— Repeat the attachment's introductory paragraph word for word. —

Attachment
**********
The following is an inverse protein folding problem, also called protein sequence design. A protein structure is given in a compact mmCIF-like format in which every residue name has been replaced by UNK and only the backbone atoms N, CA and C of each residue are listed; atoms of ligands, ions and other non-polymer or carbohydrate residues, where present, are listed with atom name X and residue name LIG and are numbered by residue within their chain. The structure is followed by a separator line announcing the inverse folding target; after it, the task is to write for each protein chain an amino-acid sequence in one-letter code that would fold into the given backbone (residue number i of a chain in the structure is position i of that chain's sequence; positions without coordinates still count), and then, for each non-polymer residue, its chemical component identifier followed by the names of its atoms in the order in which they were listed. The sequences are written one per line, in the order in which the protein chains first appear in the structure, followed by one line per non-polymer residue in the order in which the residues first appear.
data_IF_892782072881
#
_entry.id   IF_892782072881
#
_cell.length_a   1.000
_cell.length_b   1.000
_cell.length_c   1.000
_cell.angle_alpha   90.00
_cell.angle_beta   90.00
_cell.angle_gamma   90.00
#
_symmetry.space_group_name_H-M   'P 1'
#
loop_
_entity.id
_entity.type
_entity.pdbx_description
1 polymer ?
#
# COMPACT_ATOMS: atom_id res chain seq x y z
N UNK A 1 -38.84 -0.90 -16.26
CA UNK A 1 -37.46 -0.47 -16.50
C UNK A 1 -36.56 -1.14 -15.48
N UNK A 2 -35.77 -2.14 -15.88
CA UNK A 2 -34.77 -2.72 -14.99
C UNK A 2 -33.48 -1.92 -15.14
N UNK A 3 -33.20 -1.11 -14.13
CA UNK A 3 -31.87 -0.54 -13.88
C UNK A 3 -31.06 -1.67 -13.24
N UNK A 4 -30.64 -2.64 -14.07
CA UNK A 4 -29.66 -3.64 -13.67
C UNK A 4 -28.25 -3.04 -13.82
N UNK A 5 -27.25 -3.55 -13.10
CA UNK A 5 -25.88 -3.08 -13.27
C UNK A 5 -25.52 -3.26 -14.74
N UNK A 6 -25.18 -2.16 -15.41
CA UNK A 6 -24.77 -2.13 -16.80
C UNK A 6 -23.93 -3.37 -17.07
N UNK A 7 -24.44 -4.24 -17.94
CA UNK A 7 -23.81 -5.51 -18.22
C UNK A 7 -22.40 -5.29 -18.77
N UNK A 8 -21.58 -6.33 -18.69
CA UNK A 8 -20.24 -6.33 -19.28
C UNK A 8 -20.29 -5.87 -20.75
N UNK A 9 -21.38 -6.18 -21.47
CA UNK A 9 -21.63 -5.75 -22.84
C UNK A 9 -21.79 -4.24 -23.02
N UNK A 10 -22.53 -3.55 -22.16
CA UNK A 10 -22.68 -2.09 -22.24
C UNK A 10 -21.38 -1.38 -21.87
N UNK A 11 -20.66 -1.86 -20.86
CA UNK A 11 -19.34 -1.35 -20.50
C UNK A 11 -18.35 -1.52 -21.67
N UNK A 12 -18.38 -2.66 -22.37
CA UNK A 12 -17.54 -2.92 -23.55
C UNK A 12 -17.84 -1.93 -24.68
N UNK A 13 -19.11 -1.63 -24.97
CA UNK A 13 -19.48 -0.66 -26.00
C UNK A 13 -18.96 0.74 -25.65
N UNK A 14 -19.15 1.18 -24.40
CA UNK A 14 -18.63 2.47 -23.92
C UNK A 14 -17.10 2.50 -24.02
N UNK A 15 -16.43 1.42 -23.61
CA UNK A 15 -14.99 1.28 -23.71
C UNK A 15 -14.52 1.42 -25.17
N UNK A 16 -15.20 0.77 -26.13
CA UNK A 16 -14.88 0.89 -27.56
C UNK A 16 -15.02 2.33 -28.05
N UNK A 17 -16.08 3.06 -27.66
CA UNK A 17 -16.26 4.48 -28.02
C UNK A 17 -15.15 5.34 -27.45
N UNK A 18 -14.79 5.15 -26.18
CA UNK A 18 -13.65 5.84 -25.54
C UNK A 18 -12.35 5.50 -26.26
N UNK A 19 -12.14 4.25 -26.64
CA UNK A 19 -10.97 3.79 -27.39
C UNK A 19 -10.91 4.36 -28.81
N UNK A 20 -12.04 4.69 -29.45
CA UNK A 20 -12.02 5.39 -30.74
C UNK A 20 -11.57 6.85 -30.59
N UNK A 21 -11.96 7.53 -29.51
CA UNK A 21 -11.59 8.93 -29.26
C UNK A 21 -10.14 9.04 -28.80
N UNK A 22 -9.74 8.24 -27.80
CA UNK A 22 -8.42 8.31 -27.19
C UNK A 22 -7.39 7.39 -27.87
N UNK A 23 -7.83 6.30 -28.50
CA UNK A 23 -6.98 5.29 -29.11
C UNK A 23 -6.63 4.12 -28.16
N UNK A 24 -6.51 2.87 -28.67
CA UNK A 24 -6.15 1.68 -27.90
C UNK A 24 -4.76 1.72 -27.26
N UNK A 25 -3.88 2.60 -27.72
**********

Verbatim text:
The following is an inverse protein folding problem, also called protein sequence design. A protein structure is given in a compact mmCIF-like format in which every residue name has been replaced by UNK and only the backbone atoms N, CA and C of each residue are listed; atoms of ligands, ions and other non-polymer or carbohydrate residues, where present, are listed with atom name X and residue name LIG and are numbered by residue within their chain. The structure is followed by a separator line announcing the inverse folding target; after it, the task is to write for each protein chain an amino-acid sequence in one-letter code that would fold into the given backbone (residue number i of a chain in the structure is position i of that chain's sequence; positions without coordinates still count), and then, for each non-polymer residue, its chemical component identifier followed by the names of its atoms in the order in which they were listed. The sequences are written one per line, in the order in which the protein chains first appear in the structure, followed by one line per non-polymer residue in the order in which the residues first appear.